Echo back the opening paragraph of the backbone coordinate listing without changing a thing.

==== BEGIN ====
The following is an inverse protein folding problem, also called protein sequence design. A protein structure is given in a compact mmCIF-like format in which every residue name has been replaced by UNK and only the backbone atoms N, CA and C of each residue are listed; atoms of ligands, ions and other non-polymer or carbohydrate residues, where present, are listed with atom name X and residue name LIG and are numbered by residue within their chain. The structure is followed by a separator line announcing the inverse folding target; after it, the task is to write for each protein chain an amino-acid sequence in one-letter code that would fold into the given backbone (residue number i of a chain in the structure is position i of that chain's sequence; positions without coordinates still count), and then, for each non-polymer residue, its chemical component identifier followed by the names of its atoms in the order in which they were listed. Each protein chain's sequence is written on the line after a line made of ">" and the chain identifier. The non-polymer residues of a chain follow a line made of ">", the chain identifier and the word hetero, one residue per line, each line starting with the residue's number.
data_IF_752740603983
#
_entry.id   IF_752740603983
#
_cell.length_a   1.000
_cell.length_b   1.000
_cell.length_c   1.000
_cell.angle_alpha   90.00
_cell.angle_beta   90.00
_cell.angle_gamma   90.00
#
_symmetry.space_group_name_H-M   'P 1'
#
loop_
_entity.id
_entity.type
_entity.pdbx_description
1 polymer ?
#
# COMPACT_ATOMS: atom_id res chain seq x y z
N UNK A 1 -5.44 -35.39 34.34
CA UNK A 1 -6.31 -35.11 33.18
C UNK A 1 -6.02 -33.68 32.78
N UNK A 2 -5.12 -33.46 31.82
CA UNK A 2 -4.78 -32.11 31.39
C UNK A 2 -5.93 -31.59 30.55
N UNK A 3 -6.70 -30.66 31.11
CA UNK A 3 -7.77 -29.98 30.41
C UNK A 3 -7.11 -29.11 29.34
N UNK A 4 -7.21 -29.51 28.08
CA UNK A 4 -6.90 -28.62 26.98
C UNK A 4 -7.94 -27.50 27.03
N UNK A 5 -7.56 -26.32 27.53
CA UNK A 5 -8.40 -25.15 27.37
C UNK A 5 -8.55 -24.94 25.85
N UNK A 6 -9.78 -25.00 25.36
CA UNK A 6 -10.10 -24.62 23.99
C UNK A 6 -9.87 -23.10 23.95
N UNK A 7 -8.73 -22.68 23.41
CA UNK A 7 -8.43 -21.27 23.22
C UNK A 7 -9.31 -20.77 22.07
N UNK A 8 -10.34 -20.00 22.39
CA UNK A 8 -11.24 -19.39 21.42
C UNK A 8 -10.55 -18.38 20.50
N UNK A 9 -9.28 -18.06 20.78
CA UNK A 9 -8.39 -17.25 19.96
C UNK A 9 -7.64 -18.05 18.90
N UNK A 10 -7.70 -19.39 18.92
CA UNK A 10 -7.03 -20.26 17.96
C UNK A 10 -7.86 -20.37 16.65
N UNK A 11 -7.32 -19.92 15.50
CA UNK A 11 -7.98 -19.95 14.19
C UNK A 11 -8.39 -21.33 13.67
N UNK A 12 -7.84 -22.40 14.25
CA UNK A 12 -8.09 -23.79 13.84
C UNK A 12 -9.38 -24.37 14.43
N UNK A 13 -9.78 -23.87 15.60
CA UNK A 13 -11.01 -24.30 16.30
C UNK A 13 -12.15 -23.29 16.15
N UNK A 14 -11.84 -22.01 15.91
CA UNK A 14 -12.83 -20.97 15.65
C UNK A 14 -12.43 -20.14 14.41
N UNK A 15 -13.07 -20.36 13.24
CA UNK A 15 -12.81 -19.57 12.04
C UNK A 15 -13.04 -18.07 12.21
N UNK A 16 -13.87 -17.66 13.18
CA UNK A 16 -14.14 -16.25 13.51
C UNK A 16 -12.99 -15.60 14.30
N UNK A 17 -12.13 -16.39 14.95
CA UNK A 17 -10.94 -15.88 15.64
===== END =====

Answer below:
The following is an inverse protein folding problem, also called protein sequence design. A protein structure is given in a compact mmCIF-like format in which every residue name has been replaced by UNK and only the backbone atoms N, CA and C of each residue are listed; atoms of ligands, ions and other non-polymer or carbohydrate residues, where present, are listed with atom name X and residue name LIG and are numbered by residue within their chain. The structure is followed by a separator line announcing the inverse folding target; after it, the task is to write for each protein chain an amino-acid sequence in one-letter code that would fold into the given backbone (residue number i of a chain in the structure is position i of that chain's sequence; positions without coordinates still count), and then, for each non-polymer residue, its chemical component identifier followed by the names of its atoms in the order in which they were listed. Each protein chain's sequence is written on the line after a line made of ">" and the chain identifier. The non-polymer residues of a chain follow a line made of ">", the chain identifier and the word hetero, one residue per line, each line starting with the residue's number.